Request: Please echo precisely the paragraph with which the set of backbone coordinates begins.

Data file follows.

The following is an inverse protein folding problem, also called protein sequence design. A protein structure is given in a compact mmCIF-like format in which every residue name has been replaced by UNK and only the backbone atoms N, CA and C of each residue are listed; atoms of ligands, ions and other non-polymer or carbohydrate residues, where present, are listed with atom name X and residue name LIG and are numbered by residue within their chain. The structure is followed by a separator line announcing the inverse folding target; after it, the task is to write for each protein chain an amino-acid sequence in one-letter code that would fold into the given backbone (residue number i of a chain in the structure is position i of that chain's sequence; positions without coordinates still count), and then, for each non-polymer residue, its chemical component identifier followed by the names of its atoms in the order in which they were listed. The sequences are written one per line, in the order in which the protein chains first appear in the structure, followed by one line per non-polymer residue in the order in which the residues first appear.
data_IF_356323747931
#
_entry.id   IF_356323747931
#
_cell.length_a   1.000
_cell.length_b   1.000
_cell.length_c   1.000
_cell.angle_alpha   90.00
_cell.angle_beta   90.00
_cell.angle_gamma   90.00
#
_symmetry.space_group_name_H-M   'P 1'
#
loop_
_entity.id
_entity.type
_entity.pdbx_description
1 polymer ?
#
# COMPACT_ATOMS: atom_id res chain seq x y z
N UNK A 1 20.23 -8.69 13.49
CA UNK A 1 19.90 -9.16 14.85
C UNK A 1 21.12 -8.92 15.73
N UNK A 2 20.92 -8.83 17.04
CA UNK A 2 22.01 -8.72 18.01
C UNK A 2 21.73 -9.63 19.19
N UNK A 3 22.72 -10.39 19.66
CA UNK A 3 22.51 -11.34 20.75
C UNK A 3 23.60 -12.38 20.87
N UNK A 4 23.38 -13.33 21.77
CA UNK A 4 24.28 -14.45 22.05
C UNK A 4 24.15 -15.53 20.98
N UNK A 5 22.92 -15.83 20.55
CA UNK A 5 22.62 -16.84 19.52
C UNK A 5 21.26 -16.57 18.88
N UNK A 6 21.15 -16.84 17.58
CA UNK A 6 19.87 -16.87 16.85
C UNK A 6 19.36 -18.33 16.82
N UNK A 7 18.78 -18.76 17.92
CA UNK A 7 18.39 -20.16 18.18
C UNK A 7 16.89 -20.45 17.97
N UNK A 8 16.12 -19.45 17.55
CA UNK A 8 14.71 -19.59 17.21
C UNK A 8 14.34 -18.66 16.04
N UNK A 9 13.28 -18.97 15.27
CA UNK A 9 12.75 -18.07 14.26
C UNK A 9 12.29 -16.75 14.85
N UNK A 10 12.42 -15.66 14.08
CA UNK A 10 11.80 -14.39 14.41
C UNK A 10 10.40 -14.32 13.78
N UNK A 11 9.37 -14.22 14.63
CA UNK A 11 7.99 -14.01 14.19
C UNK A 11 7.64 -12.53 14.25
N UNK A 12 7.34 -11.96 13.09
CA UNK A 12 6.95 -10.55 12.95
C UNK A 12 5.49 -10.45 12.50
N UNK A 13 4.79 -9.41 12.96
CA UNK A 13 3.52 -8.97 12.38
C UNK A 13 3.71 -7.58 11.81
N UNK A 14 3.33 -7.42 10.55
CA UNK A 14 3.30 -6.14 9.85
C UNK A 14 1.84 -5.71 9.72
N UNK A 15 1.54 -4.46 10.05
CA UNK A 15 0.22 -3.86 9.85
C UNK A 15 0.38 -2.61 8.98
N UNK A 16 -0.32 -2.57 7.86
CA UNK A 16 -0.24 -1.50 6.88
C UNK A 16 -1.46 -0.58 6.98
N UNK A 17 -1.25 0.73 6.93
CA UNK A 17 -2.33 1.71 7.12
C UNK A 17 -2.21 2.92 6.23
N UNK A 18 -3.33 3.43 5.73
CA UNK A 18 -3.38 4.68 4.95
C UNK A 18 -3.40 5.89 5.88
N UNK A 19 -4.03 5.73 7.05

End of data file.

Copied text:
The following is an inverse protein folding problem, also called protein sequence design. A protein structure is given in a compact mmCIF-like format in which every residue name has been replaced by UNK and only the backbone atoms N, CA and C of each residue are listed; atoms of ligands, ions and other non-polymer or carbohydrate residues, where present, are listed with atom name X and residue name LIG and are numbered by residue within their chain. The structure is followed by a separator line announcing the inverse folding target; after it, the task is to write for each protein chain an amino-acid sequence in one-letter code that would fold into the given backbone (residue number i of a chain in the structure is position i of that chain's sequence; positions without coordinates still count), and then, for each non-polymer residue, its chemical component identifier followed by the names of its atoms in the order in which they were listed. The sequences are written one per line, in the order in which the protein chains first appear in the structure, followed by one line per non-polymer residue in the order in which the residues first appear.